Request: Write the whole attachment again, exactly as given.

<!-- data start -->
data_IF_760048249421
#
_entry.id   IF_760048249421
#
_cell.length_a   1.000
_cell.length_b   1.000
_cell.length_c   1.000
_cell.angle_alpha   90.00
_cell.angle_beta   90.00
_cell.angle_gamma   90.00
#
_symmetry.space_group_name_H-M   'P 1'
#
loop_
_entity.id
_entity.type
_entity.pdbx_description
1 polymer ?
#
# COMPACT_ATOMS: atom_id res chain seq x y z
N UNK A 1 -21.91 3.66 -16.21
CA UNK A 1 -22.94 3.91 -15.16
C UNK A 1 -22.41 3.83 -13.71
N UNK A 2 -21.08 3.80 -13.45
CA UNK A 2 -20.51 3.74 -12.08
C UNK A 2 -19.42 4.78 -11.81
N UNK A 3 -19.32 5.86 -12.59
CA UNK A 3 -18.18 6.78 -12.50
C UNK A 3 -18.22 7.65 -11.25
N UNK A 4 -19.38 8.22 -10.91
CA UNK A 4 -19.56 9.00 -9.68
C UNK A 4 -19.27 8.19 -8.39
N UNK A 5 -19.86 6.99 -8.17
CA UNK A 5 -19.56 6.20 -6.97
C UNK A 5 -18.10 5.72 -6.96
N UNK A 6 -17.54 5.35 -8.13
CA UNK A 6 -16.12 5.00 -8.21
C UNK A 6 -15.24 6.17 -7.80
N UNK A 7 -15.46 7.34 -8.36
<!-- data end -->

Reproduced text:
data_IF_760048249421
#
_entry.id   IF_760048249421
#
_cell.length_a   1.000
_cell.length_b   1.000
_cell.length_c   1.000
_cell.angle_alpha   90.00
_cell.angle_beta   90.00
_cell.angle_gamma   90.00
#
_symmetry.space_group_name_H-M   'P 1'
#
loop_
_entity.id
_entity.type
_entity.pdbx_description
1 polymer ?
#
# COMPACT_ATOMS: atom_id res chain seq x y z
N UNK A 1 -21.91 3.66 -16.21
CA UNK A 1 -22.94 3.91 -15.16
C UNK A 1 -22.41 3.83 -13.71
N UNK A 2 -21.08 3.80 -13.45
CA UNK A 2 -20.51 3.74 -12.08
C UNK A 2 -19.42 4.78 -11.81
N UNK A 3 -19.32 5.86 -12.59
CA UNK A 3 -18.18 6.78 -12.50
C UNK A 3 -18.22 7.65 -11.25
N UNK A 4 -19.38 8.22 -10.91
CA UNK A 4 -19.56 9.00 -9.68
C UNK A 4 -19.27 8.19 -8.39
N UNK A 5 -19.86 6.99 -8.17
CA UNK A 5 -19.56 6.20 -6.97
C UNK A 5 -18.10 5.72 -6.96
N UNK A 6 -17.54 5.35 -8.13
CA UNK A 6 -16.12 5.00 -8.21
C UNK A 6 -15.24 6.17 -7.80
N UNK A 7 -15.46 7.34 -8.36